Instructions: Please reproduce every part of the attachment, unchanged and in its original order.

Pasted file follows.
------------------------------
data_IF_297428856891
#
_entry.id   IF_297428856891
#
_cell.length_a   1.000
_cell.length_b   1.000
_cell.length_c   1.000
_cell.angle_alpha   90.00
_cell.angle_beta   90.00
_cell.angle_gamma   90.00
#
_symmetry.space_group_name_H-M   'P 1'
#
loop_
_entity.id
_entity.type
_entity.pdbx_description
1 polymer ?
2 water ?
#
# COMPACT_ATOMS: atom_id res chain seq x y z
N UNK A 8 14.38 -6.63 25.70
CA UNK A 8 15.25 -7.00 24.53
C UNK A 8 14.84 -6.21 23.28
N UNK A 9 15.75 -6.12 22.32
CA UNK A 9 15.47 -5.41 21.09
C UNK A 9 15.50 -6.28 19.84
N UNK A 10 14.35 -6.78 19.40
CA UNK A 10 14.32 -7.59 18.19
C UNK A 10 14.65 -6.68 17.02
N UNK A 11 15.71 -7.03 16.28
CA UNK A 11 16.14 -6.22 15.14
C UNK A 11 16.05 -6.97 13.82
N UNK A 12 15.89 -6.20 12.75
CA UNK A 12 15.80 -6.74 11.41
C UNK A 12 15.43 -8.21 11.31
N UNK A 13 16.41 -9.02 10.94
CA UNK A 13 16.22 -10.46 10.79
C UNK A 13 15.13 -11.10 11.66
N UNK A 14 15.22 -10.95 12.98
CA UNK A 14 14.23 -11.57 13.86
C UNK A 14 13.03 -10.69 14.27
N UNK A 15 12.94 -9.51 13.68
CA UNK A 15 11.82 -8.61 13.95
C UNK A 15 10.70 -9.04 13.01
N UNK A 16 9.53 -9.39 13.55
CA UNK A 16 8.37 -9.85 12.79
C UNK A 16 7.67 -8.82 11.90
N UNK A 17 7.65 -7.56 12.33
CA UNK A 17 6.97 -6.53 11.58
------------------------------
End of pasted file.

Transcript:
data_IF_297428856891
#
_entry.id   IF_297428856891
#
_cell.length_a   1.000
_cell.length_b   1.000
_cell.length_c   1.000
_cell.angle_alpha   90.00
_cell.angle_beta   90.00
_cell.angle_gamma   90.00
#
_symmetry.space_group_name_H-M   'P 1'
#
loop_
_entity.id
_entity.type
_entity.pdbx_description
1 polymer ?
2 water ?
#
# COMPACT_ATOMS: atom_id res chain seq x y z
N UNK A 8 14.38 -6.63 25.70
CA UNK A 8 15.25 -7.00 24.53
C UNK A 8 14.84 -6.21 23.28
N UNK A 9 15.75 -6.12 22.32
CA UNK A 9 15.47 -5.41 21.09
C UNK A 9 15.50 -6.28 19.84
N UNK A 10 14.35 -6.78 19.40
CA UNK A 10 14.32 -7.59 18.19
C UNK A 10 14.65 -6.68 17.02
N UNK A 11 15.71 -7.03 16.28
CA UNK A 11 16.14 -6.22 15.14
C UNK A 11 16.05 -6.97 13.82
N UNK A 12 15.89 -6.20 12.75
CA UNK A 12 15.80 -6.74 11.41
C UNK A 12 15.43 -8.21 11.31
N UNK A 13 16.41 -9.02 10.94
CA UNK A 13 16.22 -10.46 10.79
C UNK A 13 15.13 -11.10 11.66
N UNK A 14 15.22 -10.95 12.98
CA UNK A 14 14.23 -11.57 13.86
C UNK A 14 13.03 -10.69 14.27
N UNK A 15 12.94 -9.51 13.68
CA UNK A 15 11.82 -8.61 13.95
C UNK A 15 10.70 -9.04 13.01
N UNK A 16 9.53 -9.39 13.55
CA UNK A 16 8.37 -9.85 12.79
C UNK A 16 7.67 -8.82 11.90
N UNK A 17 7.65 -7.56 12.33
CA UNK A 17 6.97 -6.53 11.58